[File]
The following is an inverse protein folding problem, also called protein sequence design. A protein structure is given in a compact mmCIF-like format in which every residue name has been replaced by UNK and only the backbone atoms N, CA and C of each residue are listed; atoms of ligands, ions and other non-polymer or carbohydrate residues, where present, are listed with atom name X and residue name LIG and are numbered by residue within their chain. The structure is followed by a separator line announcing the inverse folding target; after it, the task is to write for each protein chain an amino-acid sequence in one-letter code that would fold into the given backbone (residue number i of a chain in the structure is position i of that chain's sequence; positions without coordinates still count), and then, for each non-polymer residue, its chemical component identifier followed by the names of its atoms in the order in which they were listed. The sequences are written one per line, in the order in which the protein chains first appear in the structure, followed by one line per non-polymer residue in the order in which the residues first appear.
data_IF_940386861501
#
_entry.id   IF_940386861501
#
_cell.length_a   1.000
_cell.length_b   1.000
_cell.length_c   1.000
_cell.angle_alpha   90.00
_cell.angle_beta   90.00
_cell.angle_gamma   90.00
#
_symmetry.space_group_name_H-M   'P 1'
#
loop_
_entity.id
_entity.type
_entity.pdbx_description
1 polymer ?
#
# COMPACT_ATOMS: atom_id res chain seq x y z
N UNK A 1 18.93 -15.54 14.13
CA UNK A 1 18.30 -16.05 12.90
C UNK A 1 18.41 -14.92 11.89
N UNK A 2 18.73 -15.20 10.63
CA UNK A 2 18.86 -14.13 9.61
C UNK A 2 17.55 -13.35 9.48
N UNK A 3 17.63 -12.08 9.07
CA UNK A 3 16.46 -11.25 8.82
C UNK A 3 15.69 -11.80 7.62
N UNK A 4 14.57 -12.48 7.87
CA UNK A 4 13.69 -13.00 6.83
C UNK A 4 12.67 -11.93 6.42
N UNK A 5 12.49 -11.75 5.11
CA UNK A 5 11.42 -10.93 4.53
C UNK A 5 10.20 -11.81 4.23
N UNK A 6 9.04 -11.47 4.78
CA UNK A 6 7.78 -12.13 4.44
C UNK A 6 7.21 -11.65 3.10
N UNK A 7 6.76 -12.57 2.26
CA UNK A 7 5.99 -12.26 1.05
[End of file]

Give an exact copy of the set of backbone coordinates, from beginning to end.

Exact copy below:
The following is an inverse protein folding problem, also called protein sequence design. A protein structure is given in a compact mmCIF-like format in which every residue name has been replaced by UNK and only the backbone atoms N, CA and C of each residue are listed; atoms of ligands, ions and other non-polymer or carbohydrate residues, where present, are listed with atom name X and residue name LIG and are numbered by residue within their chain. The structure is followed by a separator line announcing the inverse folding target; after it, the task is to write for each protein chain an amino-acid sequence in one-letter code that would fold into the given backbone (residue number i of a chain in the structure is position i of that chain's sequence; positions without coordinates still count), and then, for each non-polymer residue, its chemical component identifier followed by the names of its atoms in the order in which they were listed. The sequences are written one per line, in the order in which the protein chains first appear in the structure, followed by one line per non-polymer residue in the order in which the residues first appear.
data_IF_940386861501
#
_entry.id   IF_940386861501
#
_cell.length_a   1.000
_cell.length_b   1.000
_cell.length_c   1.000
_cell.angle_alpha   90.00
_cell.angle_beta   90.00
_cell.angle_gamma   90.00
#
_symmetry.space_group_name_H-M   'P 1'
#
loop_
_entity.id
_entity.type
_entity.pdbx_description
1 polymer ?
#
# COMPACT_ATOMS: atom_id res chain seq x y z
N UNK A 1 18.93 -15.54 14.13
CA UNK A 1 18.30 -16.05 12.90
C UNK A 1 18.41 -14.92 11.89
N UNK A 2 18.73 -15.20 10.63
CA UNK A 2 18.86 -14.13 9.61
C UNK A 2 17.55 -13.35 9.48
N UNK A 3 17.63 -12.08 9.07
CA UNK A 3 16.46 -11.25 8.82
C UNK A 3 15.69 -11.80 7.62
N UNK A 4 14.57 -12.48 7.87
CA UNK A 4 13.69 -13.00 6.83
C UNK A 4 12.67 -11.93 6.42
N UNK A 5 12.49 -11.75 5.11
CA UNK A 5 11.42 -10.93 4.53
C UNK A 5 10.20 -11.81 4.23
N UNK A 6 9.04 -11.47 4.78
CA UNK A 6 7.78 -12.13 4.44
C UNK A 6 7.21 -11.65 3.10
N UNK A 7 6.76 -12.57 2.26
CA UNK A 7 5.99 -12.26 1.05